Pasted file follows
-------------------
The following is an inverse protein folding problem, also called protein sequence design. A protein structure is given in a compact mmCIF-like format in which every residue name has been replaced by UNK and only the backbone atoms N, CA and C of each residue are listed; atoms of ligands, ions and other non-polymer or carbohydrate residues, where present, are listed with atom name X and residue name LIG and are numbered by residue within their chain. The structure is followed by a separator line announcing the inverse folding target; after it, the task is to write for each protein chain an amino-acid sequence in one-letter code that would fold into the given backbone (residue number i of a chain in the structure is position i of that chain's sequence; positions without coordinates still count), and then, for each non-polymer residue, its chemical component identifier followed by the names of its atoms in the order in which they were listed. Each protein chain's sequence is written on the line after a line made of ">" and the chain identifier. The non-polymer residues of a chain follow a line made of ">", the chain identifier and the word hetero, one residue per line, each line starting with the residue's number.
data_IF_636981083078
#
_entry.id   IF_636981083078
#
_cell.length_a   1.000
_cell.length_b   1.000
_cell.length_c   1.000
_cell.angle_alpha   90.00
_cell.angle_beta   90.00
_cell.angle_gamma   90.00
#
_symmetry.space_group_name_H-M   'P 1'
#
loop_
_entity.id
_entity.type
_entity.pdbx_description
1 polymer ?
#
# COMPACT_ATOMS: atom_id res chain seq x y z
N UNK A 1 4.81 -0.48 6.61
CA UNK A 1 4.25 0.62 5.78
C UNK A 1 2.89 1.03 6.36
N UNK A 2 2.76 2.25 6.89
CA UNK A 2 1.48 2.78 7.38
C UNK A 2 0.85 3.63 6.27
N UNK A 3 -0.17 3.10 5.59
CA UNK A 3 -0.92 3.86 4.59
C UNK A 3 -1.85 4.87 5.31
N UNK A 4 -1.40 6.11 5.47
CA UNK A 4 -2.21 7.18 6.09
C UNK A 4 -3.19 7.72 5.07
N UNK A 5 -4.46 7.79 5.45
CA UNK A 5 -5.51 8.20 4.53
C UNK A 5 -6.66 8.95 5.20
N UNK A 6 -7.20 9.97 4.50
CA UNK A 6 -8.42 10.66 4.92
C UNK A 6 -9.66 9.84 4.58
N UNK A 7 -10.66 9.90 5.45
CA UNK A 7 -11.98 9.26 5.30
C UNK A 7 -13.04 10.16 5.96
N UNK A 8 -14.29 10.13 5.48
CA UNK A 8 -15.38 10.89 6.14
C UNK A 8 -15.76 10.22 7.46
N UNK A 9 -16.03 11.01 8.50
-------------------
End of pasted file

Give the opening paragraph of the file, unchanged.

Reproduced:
The following is an inverse protein folding problem, also called protein sequence design. A protein structure is given in a compact mmCIF-like format in which every residue name has been replaced by UNK and only the backbone atoms N, CA and C of each residue are listed; atoms of ligands, ions and other non-polymer or carbohydrate residues, where present, are listed with atom name X and residue name LIG and are numbered by residue within their chain. The structure is followed by a separator line announcing the inverse folding target; after it, the task is to write for each protein chain an amino-acid sequence in one-letter code that would fold into the given backbone (residue number i of a chain in the structure is position i of that chain's sequence; positions without coordinates still count), and then, for each non-polymer residue, its chemical component identifier followed by the names of its atoms in the order in which they were listed. Each protein chain's sequence is written on the line after a line made of ">" and the chain identifier. The non-polymer residues of a chain follow a line made of ">", the chain identifier and the word hetero, one residue per line, each line starting with the residue's number.